The financial services company buys a basket of assets, stocks or bonds, currencies or commodity futures contracts, that make up the fund. Buying shares in an ETF doesn’t mean owning a portion of the underlying assets, as it would with shares of stock in a company. The financial services firm that runs the ETF owns the assets and manages them.



Invest at Your Pace with a DRIP Fund

I really like these. When I first started researching, I had rather shallow pockets meaning not much disposable income but I was eager to join in. DRIP funds (Dividend Reinvestment Plans) offer several advantages.

To begin with, they are very affordable. Brokerages operate like this: they charge a nominal fee such as $10 dollars per month for 2 trades. Unlike other types of brokerages, using this approach you can buy a percentage of a single stock. For example, if a stock is trading at $100.00/share, you can get in at half a share for a mere $50.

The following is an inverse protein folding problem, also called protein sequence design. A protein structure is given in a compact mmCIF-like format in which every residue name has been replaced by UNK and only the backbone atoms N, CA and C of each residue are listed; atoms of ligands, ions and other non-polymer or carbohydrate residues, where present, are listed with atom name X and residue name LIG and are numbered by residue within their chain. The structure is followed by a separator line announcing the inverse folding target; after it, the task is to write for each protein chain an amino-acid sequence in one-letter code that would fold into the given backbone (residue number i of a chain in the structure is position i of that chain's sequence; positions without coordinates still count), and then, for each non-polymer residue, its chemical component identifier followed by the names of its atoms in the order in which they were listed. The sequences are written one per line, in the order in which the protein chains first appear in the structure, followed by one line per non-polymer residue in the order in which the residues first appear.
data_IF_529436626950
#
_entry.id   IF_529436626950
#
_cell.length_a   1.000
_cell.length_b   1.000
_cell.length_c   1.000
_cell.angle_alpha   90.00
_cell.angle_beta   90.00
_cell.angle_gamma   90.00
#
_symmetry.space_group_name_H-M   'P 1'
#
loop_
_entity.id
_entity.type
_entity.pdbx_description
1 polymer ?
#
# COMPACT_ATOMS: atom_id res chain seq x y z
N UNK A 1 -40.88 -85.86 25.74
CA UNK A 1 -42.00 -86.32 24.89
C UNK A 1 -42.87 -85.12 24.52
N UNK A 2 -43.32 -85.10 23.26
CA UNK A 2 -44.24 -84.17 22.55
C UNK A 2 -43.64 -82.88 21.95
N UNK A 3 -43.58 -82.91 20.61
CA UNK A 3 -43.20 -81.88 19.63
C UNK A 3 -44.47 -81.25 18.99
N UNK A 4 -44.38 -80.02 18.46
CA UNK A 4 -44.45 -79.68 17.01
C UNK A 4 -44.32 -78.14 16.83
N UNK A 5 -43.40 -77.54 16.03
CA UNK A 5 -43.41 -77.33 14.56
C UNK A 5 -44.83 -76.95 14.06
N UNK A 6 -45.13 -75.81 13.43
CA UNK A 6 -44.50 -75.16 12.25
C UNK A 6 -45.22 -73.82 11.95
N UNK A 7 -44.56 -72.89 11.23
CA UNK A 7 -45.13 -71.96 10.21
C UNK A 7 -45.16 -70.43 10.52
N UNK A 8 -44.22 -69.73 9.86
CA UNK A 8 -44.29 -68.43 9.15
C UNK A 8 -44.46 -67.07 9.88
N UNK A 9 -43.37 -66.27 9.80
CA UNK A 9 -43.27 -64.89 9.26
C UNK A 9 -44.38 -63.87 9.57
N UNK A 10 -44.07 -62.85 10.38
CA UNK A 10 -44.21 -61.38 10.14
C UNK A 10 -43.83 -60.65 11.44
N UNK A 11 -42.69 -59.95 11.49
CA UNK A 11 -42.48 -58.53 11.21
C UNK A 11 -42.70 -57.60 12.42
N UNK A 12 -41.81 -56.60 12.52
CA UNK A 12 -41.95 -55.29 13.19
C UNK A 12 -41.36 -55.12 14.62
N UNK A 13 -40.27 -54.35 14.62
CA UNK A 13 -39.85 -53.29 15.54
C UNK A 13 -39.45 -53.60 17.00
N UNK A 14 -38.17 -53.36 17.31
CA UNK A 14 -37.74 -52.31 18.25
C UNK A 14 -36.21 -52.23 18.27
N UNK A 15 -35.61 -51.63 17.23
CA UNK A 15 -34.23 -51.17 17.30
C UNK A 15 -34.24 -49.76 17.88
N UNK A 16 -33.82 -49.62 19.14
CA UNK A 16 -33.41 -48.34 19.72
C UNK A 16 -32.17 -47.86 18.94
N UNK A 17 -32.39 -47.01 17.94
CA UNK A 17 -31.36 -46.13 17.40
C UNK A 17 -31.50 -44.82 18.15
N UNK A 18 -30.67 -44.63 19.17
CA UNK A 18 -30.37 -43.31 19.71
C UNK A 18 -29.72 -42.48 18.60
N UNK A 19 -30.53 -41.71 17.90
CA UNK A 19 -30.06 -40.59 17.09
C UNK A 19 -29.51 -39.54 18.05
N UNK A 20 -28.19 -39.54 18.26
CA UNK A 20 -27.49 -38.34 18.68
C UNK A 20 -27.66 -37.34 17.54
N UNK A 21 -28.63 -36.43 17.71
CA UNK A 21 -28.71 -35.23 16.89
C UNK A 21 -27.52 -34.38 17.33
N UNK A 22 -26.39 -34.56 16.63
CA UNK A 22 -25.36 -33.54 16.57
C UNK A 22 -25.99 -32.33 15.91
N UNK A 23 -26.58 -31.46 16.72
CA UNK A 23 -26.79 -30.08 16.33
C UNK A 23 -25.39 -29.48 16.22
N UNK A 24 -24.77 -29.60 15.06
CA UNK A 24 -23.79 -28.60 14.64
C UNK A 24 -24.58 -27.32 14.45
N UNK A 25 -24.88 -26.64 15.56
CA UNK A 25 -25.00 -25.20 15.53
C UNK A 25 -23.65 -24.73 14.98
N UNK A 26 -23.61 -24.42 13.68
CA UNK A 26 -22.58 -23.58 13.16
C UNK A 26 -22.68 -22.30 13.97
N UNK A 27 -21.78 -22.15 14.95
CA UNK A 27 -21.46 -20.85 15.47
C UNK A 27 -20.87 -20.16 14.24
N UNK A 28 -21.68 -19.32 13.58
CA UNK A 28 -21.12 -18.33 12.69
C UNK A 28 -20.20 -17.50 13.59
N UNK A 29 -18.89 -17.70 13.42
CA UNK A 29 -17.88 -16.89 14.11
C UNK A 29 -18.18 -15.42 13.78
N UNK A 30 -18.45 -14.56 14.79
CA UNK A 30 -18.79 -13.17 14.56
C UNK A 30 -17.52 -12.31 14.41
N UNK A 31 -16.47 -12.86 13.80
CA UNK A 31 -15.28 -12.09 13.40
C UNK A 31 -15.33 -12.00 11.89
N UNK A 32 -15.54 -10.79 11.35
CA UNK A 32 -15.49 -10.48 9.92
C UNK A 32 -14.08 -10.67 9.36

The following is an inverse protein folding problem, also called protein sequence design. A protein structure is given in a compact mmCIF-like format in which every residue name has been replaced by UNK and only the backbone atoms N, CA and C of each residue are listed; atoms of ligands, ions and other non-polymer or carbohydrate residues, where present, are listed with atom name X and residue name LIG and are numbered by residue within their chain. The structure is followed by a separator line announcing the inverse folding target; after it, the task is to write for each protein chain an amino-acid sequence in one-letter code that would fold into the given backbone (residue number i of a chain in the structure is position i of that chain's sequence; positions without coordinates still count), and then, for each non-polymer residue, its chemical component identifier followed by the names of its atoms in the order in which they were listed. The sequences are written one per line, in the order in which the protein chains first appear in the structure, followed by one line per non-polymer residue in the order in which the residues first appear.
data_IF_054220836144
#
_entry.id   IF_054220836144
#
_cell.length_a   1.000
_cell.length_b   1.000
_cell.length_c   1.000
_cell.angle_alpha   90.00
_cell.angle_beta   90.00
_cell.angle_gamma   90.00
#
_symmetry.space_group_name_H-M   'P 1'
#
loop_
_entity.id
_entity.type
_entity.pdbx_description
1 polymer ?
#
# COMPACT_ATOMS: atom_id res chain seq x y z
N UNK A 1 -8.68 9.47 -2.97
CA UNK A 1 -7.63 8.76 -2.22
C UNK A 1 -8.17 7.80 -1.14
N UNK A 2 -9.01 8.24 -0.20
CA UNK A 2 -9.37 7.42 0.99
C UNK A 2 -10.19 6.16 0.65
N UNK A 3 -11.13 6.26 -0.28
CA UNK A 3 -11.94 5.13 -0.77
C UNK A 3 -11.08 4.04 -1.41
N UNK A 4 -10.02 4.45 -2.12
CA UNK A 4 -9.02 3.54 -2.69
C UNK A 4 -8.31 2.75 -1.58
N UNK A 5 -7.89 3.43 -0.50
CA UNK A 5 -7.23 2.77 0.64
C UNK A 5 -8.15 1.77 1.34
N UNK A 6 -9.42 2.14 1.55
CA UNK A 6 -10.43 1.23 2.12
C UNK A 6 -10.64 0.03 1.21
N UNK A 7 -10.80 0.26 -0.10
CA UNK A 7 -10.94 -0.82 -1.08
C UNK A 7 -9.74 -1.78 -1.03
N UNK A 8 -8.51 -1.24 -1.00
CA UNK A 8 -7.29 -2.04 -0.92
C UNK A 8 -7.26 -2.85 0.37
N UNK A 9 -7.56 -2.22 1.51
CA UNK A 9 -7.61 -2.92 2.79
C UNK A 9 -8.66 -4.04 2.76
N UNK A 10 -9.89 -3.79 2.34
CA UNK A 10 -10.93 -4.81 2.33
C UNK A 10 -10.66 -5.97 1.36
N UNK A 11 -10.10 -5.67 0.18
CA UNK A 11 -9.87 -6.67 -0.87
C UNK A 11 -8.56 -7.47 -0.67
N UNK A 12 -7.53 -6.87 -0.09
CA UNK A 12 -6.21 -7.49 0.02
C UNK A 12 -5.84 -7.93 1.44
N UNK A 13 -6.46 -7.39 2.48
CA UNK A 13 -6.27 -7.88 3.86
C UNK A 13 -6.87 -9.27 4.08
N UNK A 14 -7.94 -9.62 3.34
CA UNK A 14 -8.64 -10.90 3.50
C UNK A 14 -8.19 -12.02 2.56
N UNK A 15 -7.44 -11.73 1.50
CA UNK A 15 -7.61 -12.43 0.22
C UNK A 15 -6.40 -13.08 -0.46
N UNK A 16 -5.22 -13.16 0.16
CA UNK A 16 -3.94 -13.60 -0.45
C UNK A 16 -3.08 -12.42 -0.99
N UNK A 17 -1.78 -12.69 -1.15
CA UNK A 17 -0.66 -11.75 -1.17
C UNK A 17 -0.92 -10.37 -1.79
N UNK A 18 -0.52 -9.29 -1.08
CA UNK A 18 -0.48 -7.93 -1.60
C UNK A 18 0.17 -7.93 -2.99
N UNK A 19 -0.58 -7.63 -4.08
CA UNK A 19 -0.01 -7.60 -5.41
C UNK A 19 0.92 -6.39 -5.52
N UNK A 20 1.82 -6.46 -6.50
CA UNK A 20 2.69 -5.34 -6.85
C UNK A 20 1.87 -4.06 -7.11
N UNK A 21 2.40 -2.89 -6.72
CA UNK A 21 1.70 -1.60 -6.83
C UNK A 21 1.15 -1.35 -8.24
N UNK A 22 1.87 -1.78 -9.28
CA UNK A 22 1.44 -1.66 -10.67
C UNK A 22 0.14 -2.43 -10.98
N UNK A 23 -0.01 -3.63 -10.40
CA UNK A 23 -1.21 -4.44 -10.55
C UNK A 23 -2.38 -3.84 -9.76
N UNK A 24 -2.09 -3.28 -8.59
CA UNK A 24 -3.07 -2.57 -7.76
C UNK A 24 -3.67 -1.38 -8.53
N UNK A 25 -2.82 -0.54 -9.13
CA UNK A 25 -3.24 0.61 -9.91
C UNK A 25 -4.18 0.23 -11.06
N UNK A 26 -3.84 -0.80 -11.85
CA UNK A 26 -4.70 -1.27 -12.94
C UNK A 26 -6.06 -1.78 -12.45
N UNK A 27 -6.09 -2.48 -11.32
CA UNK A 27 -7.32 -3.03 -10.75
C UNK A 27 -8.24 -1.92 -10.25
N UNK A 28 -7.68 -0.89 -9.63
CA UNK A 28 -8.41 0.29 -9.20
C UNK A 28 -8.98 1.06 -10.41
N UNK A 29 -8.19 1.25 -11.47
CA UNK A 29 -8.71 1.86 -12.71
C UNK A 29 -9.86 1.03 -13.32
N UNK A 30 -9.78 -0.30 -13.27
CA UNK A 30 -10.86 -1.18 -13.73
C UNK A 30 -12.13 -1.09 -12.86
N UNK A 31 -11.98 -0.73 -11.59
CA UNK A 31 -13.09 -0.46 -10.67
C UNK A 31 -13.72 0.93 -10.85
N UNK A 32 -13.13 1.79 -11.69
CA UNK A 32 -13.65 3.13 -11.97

Another advantage is that in many cases you can sidestep a stock broker altogether and deal directly with the company you are buying into. The best way to identify participating companies is to look through a DRIP fund directory.

When your positions (individual companies you own) pay a dividend, the company (or DRIP brokerage) automatically uses it to purchase yet more percentage of shares and credits your account automatically. It is a frills-free brokerage so you must do your own research.

Play the Market like a Pro